Again, the focus was on Conor and Khabib, not the competition against Poirier. The opening round saw a brief takedown from Poirier, who is primarily known as a striker, and the two exchanged punches and kicks during the majority of the round, with McGregor landing more shots and probably winning the round on points. However, Poirier landed a series of calf kicks during some of the exchanges and looked to continue that trend in the second round. For whatever reason, Conor tried to throw more kicks than usual and unintentionally left himself vulnerable to more leg kicks from Poirier. Nearly the half way point of the second round, the calf kicks took their toll and McGregor didn’t have the mobility to avoid the punches of his opponent. Poirier landed half a dozen unanswered punches, including a right hook that sent McGregor to the canvas before he landed a few more punches before the referee stopped the fight.
— UFC (@ufc) January 24, 2021
When the referee stepped in to stop the fight, it simultaneously stopped any discussion of a Conor/Khabib rematch. Keep in mind, Nurmagomedov their first meeting, and unless McGregor looks dangerous, what’s the selling point of potentially another one-sided defeat, especially when the price tag of UFC events was recently increased on the ESPN+ streaming service? It’s simplistic, but it’s a reality of the fight game, the UFC is in the entertainment business as much, if not more so than they are in the fight business so this Poirer fight was a chance to showcase Conor before an eventual Khabib rematch.
To be fair, even if Conor won, it wasn’t automatic that Nurmagomedov would’ve considered the bout. Khabib has a rather simple lifestyle and already made his money so if a bigger payday isn’t a motivation for him then Dana White doesn’t have much leverage in negotiations. Furthermore, it might be a situation where Khabib wouldn’t want to sign a contract that would also bring McGregor another major payday because of the legitimate hostility between them.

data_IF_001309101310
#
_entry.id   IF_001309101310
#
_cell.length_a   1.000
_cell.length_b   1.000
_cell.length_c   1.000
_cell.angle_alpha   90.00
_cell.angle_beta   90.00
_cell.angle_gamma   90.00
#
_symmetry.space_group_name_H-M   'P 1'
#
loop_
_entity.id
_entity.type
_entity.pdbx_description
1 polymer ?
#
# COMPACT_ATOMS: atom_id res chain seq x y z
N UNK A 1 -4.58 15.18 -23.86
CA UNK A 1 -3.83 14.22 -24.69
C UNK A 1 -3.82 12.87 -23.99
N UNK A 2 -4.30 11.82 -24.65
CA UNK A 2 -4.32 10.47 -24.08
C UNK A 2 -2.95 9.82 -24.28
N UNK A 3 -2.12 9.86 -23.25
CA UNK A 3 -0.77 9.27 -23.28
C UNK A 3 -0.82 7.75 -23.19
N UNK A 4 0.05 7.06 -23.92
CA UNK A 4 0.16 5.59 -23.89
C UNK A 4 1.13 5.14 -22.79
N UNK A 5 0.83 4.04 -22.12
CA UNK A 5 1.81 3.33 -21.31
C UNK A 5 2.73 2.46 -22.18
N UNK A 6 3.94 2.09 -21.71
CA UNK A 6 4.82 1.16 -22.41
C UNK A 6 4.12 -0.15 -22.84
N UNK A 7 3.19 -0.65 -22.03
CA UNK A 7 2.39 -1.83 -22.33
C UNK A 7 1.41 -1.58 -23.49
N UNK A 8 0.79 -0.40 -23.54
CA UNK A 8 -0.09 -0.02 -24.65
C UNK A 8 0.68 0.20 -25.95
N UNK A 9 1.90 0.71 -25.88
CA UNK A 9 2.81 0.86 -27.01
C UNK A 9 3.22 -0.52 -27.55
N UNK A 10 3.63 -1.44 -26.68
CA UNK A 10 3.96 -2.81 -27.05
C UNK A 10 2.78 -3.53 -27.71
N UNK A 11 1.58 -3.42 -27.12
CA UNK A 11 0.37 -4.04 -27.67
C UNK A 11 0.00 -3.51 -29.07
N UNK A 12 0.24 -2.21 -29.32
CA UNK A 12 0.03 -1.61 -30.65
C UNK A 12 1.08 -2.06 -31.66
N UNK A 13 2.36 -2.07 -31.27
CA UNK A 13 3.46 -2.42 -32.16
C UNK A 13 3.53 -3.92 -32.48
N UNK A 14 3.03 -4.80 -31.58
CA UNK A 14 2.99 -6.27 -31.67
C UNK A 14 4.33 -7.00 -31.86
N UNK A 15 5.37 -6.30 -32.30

— ESPN MMA (@espnmma) January 24, 2021
Now, I’d say the narrative shifts to a potential trilogy fight between McGregor and Poirier to see who wins the series. That being said, Conor must have a good performance in that bout because another loss could hinder much of his star power. Don’t get me wrong, Conor McGregor is a dynamic athlete and a tremendous striker, but he isn’t as well-rounded as most of the other top names in the organization. His lack of ground skills was exposed in the Khabib fight, and 4 of his 5 defeats are via submission. Granted, the general public isn’t going to look at a lack of submission skills are a reason not to tune in, but at some point, too many defeats to have some of the shine wear off of his star power. McGregor hadn’t found in a year before this UFC 257 pay-per-view and it’s possible that ring rust was a factor, but all things considered, he made more headlines outside of the octagon than he did inside of the cage the past few years so it might be a scenario where McGregor’s career has become more sizzle than substance unless he can deliver a solid performance for his next fight. That being said, you have to give Dustin Poirier credit because most didn’t give him a chance and he won with a KO in the second round of the fight.
Never underestimate a fighter that has nothing to lose.
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Until next week